“Channeling TV Viewers to the Book of Mormon,” Ensign, Oct. 1991, 73–74
Viewers who opened their “SuperTV” television guide in the German Democratic Republic in June and July of 1990 discovered that they could choose much more than variety shows or news.
They could choose to receive a free copy of the Book of Mormon from the German Democratic Republic Dresden (now Germany Dresden) Mission and ask for contact with LDS missionaries.
Readers responded in numbers that surprised those who had planned the missionary campaign. More than eighty baptisms have resulted, and long after the offer had stopped running in the magazine, missionaries continued to teach people who had seen the ad.
The campaign was similar to a media effort in the Federal Republic of Germany. The concept was to run an ad once a week for five weeks in one of the most frequently read magazines in the country. In the German Democratic Republic, that was the television guide.
The first ad ran on 2 June 1990. There was a good response in the first few days, but instead of decreasing afterward, as expected, it continued to increase, until the mission was receiving as many as one thousand requests per day for the Book of Mormon. Some four thousand responses had been expected in the beginning, but before the campaign was over, thirteen thousand books were mailed to people who had answered the ad. Requests came from cities and villages all over the country.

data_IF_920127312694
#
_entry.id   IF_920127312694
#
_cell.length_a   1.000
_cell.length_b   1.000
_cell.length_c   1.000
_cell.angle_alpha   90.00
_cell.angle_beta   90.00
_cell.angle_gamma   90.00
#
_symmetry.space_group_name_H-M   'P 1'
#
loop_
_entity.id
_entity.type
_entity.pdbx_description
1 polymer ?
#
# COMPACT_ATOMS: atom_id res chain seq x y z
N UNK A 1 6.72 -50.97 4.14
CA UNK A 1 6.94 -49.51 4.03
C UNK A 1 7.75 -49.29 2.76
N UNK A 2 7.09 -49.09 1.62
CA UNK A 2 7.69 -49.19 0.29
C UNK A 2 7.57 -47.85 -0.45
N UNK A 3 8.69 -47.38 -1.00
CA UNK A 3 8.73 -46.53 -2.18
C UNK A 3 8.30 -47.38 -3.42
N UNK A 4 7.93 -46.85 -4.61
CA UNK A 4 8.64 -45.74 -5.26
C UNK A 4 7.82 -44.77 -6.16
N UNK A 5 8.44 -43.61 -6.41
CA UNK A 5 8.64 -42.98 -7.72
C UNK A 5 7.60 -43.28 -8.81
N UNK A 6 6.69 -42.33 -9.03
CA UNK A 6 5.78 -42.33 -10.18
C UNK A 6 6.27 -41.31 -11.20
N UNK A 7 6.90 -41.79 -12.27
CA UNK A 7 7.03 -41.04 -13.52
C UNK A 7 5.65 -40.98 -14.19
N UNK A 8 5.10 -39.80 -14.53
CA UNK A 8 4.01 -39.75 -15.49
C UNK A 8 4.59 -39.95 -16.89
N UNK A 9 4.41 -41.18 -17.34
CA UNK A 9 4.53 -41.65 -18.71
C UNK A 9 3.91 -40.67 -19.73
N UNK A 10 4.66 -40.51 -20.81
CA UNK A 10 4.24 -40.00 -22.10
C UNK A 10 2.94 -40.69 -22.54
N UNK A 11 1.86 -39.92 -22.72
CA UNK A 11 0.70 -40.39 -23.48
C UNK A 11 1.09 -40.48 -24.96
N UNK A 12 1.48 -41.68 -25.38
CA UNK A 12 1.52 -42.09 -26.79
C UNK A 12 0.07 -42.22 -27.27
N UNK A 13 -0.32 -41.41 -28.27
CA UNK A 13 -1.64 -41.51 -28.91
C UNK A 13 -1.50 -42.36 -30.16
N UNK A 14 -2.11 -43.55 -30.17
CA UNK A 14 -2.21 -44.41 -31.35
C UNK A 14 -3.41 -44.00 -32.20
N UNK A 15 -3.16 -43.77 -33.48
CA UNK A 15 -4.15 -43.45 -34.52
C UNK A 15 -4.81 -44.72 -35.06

A missionary in the mission office was in charge of the mailing. So many requests came in that more books had to be ordered from Frankfurt, and a local member was asked to help with the project.
Requests were answered with a package containing a Book of Mormon; a letter from mission president Wolfgang Paul explaining the book’s importance; a list of the addresses and telephone numbers of local wards and branches in the country; and a list of twenty-three questions on matters of faith that are answered by the Book of Mormon.
President Paul said that nearly one-fifth of those who responded to the ad asked that missionaries deliver the book in person. Many of those listened to the missionary discussions.
Local members were excited by the success of the program. “Words cannot describe how we feel because our own people really want to know something about the Church. Maybe they will read and feel something more about the gospel,” said Doris Georgia Menzel, who worked in the mission office, helping with the mailing.—Ken Rogerson, Provo, Utah